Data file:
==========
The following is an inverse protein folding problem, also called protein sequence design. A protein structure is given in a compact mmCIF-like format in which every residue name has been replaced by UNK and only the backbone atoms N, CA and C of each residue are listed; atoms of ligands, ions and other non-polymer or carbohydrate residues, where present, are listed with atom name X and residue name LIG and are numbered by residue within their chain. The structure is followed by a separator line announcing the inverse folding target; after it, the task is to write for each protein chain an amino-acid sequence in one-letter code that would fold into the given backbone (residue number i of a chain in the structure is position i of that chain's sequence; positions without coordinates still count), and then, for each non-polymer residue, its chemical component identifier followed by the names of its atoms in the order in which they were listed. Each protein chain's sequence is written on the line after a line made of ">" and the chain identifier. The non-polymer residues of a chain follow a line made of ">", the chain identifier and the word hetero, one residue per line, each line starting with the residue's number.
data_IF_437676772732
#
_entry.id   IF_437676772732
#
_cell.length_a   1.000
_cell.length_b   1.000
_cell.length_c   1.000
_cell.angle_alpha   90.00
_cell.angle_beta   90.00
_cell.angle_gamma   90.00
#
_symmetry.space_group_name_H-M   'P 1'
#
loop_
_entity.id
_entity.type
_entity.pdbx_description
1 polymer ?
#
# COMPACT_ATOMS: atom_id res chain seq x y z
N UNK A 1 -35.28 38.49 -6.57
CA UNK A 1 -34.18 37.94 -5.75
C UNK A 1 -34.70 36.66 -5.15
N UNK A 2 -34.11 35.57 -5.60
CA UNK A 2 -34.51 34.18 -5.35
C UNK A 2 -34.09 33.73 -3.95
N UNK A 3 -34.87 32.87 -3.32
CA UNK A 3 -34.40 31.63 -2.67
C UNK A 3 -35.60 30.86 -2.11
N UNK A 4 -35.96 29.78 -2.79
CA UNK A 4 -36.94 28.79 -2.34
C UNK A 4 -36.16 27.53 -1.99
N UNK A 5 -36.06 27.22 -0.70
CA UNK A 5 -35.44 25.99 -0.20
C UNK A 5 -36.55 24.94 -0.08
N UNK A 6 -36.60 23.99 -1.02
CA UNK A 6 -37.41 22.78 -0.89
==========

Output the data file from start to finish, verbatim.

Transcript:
The following is an inverse protein folding problem, also called protein sequence design. A protein structure is given in a compact mmCIF-like format in which every residue name has been replaced by UNK and only the backbone atoms N, CA and C of each residue are listed; atoms of ligands, ions and other non-polymer or carbohydrate residues, where present, are listed with atom name X and residue name LIG and are numbered by residue within their chain. The structure is followed by a separator line announcing the inverse folding target; after it, the task is to write for each protein chain an amino-acid sequence in one-letter code that would fold into the given backbone (residue number i of a chain in the structure is position i of that chain's sequence; positions without coordinates still count), and then, for each non-polymer residue, its chemical component identifier followed by the names of its atoms in the order in which they were listed. Each protein chain's sequence is written on the line after a line made of ">" and the chain identifier. The non-polymer residues of a chain follow a line made of ">", the chain identifier and the word hetero, one residue per line, each line starting with the residue's number.
data_IF_437676772732
#
_entry.id   IF_437676772732
#
_cell.length_a   1.000
_cell.length_b   1.000
_cell.length_c   1.000
_cell.angle_alpha   90.00
_cell.angle_beta   90.00
_cell.angle_gamma   90.00
#
_symmetry.space_group_name_H-M   'P 1'
#
loop_
_entity.id
_entity.type
_entity.pdbx_description
1 polymer ?
#
# COMPACT_ATOMS: atom_id res chain seq x y z
N UNK A 1 -35.28 38.49 -6.57
CA UNK A 1 -34.18 37.94 -5.75
C UNK A 1 -34.70 36.66 -5.15
N UNK A 2 -34.11 35.57 -5.60
CA UNK A 2 -34.51 34.18 -5.35
C UNK A 2 -34.09 33.73 -3.95
N UNK A 3 -34.87 32.87 -3.32
CA UNK A 3 -34.40 31.63 -2.67
C UNK A 3 -35.60 30.86 -2.11
N UNK A 4 -35.96 29.78 -2.79
CA UNK A 4 -36.94 28.79 -2.34
C UNK A 4 -36.16 27.53 -1.99
N UNK A 5 -36.06 27.22 -0.70
CA UNK A 5 -35.44 25.99 -0.20
C UNK A 5 -36.55 24.94 -0.08
N UNK A 6 -36.60 23.99 -1.02
CA UNK A 6 -37.41 22.78 -0.89